Checking Table A Los Angeles data is especially tricky because the highest 3-year mean for that city involves not 1965-67 (as employed by the authors) but 1964-66. The mean for 1965-67 is 15.8; that for 1964-66 is 16.4.

That is:

(16.2 + 17.3 + 13.9) / 3 = 15.8

(15.7 + 16.2 + 17.3) / 3 = 16.4

The drop from 15.8 to 11.5 (the '70-72 mean) indeed is [27] percent; but the correct drop (from 16.4 to 11.5) is 30%.

That is:

(15.8 - 11.5) / 15.8 = 27%

(16.4 - 11.5) / 16.4 = 30%

As data changes, so also must illustration. Map 3 must be redrawn as Map B because it repeats the errors just discussed. The greatest change is the sink which surrounds La Habra. Shown on Map B but not on source Map 3, the "percent drop" plunges from a nearby 20 percent to 1 percent. Thus, by our reading of data presented in Table A, the Map B "percent drop" isopleths form a totally different pattern than that provided in Map 3.

What about cover Map A? Prior to rewrite, the "Basinwide" text tells why La Habra data is missing from Map 2 (source of A): the authors lack adequate data for 1967. Indeed. Table A reports that 2 to 3 months of data is missing for that year. But Map 2 does report smog concentrations for Redlands, though 10 to 12 months of data is missing for the same year -- and totally missing as well for each of the 2 previous years. Indeed, Map 2 reports smog concentrations for 4 other cities for which from 1 to 4 years of data is missing. Thus the stated reason for omission is false.

Can we postulate an unstated reason? We can. As Map A shows, the La Habra "highest year" was 1969. Study Map 2. Its omitted 1969 isopleth would pass southeast from Pasadena to La Habra, northeast to Pomona, and thence further eastward to Riverside and Redlands. In so doing it would cross the imaginary 1968 isopleth which the authors did supply. They resolved this problem by omitting the line. Such omissions are common to mapmaking.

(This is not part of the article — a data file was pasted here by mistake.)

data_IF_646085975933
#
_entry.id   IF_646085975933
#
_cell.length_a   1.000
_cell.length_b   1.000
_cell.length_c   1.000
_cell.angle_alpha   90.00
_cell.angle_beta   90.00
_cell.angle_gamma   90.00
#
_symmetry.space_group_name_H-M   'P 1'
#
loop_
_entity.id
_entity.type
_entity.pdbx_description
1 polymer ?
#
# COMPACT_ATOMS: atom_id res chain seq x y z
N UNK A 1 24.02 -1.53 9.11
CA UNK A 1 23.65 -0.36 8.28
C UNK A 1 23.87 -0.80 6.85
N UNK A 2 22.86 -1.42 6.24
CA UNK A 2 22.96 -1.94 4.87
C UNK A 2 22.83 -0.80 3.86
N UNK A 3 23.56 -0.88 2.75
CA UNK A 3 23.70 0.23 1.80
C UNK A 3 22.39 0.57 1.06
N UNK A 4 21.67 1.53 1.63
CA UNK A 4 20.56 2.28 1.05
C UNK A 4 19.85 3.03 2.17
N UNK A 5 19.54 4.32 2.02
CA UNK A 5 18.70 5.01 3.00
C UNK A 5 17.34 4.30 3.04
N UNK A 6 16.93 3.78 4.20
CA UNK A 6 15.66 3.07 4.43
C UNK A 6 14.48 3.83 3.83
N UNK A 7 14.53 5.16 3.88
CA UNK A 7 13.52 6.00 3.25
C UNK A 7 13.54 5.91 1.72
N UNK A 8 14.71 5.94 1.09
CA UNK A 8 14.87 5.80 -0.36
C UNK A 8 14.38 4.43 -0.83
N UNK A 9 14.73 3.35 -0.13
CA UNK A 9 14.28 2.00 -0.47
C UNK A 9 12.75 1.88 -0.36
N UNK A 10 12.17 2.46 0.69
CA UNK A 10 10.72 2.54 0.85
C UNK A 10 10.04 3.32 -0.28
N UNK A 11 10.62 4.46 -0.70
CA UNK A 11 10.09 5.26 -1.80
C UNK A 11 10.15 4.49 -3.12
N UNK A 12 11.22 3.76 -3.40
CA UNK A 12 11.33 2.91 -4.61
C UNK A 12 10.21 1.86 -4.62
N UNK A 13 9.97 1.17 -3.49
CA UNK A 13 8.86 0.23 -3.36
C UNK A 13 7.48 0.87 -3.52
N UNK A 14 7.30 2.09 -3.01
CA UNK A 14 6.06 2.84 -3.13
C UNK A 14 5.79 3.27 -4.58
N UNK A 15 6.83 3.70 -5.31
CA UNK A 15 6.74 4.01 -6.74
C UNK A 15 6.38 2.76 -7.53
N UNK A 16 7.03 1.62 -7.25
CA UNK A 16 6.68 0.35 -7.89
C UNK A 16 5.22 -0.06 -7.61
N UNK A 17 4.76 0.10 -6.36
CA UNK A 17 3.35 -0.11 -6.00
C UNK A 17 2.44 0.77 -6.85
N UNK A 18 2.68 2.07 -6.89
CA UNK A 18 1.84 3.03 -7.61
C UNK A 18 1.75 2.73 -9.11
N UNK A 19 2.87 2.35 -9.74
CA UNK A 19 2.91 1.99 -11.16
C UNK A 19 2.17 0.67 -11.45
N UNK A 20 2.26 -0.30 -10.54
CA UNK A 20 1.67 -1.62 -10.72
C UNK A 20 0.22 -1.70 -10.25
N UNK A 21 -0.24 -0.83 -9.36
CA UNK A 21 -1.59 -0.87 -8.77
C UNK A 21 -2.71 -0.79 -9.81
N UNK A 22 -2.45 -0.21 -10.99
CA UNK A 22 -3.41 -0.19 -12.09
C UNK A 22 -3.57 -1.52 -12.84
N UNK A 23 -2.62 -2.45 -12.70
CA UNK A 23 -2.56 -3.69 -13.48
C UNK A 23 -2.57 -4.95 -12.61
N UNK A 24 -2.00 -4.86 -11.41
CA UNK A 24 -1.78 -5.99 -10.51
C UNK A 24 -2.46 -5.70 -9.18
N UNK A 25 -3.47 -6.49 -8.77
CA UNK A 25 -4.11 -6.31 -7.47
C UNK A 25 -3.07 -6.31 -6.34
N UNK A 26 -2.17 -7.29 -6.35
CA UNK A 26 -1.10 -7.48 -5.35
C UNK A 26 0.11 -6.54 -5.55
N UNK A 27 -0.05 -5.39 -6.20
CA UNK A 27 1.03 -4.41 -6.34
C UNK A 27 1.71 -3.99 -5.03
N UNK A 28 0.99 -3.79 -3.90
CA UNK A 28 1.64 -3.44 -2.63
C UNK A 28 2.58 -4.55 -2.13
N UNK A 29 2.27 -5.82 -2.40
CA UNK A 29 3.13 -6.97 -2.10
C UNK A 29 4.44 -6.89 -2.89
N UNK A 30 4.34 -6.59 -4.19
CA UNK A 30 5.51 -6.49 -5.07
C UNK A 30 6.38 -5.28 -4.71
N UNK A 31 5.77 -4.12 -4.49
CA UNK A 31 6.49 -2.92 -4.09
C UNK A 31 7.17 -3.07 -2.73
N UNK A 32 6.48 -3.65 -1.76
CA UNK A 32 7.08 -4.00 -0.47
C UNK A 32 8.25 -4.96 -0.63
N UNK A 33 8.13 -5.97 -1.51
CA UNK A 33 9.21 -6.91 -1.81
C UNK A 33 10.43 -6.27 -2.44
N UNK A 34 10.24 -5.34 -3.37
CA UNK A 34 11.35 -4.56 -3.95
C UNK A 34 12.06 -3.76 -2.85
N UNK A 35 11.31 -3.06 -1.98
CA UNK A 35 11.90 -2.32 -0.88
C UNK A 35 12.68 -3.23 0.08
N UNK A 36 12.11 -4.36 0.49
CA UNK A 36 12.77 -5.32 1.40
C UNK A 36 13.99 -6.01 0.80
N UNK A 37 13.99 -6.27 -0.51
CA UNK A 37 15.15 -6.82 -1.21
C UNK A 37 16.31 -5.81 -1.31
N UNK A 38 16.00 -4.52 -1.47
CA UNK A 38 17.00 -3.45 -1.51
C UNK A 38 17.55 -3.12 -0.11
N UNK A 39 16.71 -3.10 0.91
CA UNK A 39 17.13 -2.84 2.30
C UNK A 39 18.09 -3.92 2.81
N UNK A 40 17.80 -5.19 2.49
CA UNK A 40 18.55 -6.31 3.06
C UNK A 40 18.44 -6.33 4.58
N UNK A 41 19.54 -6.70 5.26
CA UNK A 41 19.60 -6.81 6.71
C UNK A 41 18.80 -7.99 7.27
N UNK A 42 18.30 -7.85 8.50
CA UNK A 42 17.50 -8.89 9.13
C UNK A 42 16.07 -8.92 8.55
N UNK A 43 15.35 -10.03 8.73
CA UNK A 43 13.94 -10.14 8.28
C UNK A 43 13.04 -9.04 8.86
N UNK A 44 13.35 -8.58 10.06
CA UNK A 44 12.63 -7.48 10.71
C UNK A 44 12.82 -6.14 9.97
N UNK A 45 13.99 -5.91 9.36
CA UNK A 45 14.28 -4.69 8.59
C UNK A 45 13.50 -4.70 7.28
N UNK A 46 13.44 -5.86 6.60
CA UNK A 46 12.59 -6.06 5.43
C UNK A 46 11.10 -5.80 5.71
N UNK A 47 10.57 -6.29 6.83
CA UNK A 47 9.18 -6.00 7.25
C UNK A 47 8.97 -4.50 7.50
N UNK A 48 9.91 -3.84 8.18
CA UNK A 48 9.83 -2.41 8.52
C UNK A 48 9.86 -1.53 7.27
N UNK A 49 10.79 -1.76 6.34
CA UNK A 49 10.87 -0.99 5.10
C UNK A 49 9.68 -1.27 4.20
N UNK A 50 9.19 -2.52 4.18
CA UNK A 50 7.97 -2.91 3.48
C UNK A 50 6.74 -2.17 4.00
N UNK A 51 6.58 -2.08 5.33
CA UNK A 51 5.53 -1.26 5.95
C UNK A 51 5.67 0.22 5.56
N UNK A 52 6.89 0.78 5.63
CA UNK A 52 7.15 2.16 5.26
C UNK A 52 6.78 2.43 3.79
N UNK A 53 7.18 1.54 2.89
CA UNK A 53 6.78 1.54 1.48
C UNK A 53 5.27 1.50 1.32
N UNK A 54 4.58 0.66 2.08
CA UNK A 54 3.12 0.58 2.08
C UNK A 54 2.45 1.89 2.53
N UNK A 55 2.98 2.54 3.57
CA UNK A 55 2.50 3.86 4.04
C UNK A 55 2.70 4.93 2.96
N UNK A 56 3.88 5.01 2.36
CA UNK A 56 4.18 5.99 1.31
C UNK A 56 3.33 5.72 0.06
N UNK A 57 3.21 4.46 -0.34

In How to Lie with Map (University of Chicago Press, 1991), Mark Monmonier writes, "A single set of numerical data ... can yield markedly dissimilar maps. By manipulating breaks between categories..., a mapmaker can often create two distinctly different spatial patterns. A single map is thus just one of many maps that might be prepared from the same information..." (p. 123).

Nevertheless, in basing the Map A 63-64 isopleth on data from two cities (West Los Angeles and Corona), we stretch credulity to the breaking point. But in Map 3 our authors actually break it. Based on data from a single city, Corona, they drew a 60-mile isopleth across northern Orange and western Riverside counties. Indeed, from data collected from only 15 points, both the authors and I have drawn sweeping isopleths across an area of some 3,600 square miles. If the U. S. Geological Survey did this with contours we'd map plateaus above Lake Erie and vasty lakes atop Pike's Peak.

Question 11 asks: "What does the Fig. 40 rewrite drop or change from the original `Summary' and `Basinwide' texts? And why?"

At 48 pages, the original requires a formal summary. At 4 pages, the rewrite does not. Instead, it begins with background, measurement methods, and a terse conclusion: "Max-hour concentrations are declining." It thereby avoids that repetition of detail so favored by lengthy summaries.